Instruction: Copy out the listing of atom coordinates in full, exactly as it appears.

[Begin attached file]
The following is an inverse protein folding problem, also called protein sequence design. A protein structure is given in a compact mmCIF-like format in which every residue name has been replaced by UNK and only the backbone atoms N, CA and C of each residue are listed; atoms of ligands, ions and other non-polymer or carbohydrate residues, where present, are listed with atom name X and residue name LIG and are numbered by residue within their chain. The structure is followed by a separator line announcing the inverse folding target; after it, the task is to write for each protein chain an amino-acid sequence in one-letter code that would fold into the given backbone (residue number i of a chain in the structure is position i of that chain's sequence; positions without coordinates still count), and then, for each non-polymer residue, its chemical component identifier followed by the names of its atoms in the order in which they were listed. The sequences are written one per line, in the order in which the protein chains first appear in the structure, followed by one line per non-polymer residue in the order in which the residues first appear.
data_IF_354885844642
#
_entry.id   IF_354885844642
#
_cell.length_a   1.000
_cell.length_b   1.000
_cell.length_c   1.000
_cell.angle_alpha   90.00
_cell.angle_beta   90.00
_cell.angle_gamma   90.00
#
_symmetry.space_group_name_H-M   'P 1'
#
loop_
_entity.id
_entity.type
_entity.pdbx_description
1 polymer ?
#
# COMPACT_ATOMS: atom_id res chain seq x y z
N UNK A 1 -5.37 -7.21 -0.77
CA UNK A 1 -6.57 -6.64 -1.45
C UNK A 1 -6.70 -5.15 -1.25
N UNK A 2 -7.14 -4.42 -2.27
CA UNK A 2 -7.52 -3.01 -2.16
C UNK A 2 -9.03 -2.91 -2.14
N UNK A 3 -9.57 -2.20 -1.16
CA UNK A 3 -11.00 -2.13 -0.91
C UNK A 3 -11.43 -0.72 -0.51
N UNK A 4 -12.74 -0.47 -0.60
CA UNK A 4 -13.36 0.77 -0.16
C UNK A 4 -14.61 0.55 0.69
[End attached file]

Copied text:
The following is an inverse protein folding problem, also called protein sequence design. A protein structure is given in a compact mmCIF-like format in which every residue name has been replaced by UNK and only the backbone atoms N, CA and C of each residue are listed; atoms of ligands, ions and other non-polymer or carbohydrate residues, where present, are listed with atom name X and residue name LIG and are numbered by residue within their chain. The structure is followed by a separator line announcing the inverse folding target; after it, the task is to write for each protein chain an amino-acid sequence in one-letter code that would fold into the given backbone (residue number i of a chain in the structure is position i of that chain's sequence; positions without coordinates still count), and then, for each non-polymer residue, its chemical component identifier followed by the names of its atoms in the order in which they were listed. The sequences are written one per line, in the order in which the protein chains first appear in the structure, followed by one line per non-polymer residue in the order in which the residues first appear.
data_IF_354885844642
#
_entry.id   IF_354885844642
#
_cell.length_a   1.000
_cell.length_b   1.000
_cell.length_c   1.000
_cell.angle_alpha   90.00
_cell.angle_beta   90.00
_cell.angle_gamma   90.00
#
_symmetry.space_group_name_H-M   'P 1'
#
loop_
_entity.id
_entity.type
_entity.pdbx_description
1 polymer ?
#
# COMPACT_ATOMS: atom_id res chain seq x y z
N UNK A 1 -5.37 -7.21 -0.77
CA UNK A 1 -6.57 -6.64 -1.45
C UNK A 1 -6.70 -5.15 -1.25
N UNK A 2 -7.14 -4.42 -2.27
CA UNK A 2 -7.52 -3.01 -2.16
C UNK A 2 -9.03 -2.91 -2.14
N UNK A 3 -9.57 -2.20 -1.16
CA UNK A 3 -11.00 -2.13 -0.91
C UNK A 3 -11.43 -0.72 -0.51
N UNK A 4 -12.74 -0.47 -0.60
CA UNK A 4 -13.36 0.77 -0.16
C UNK A 4 -14.61 0.55 0.69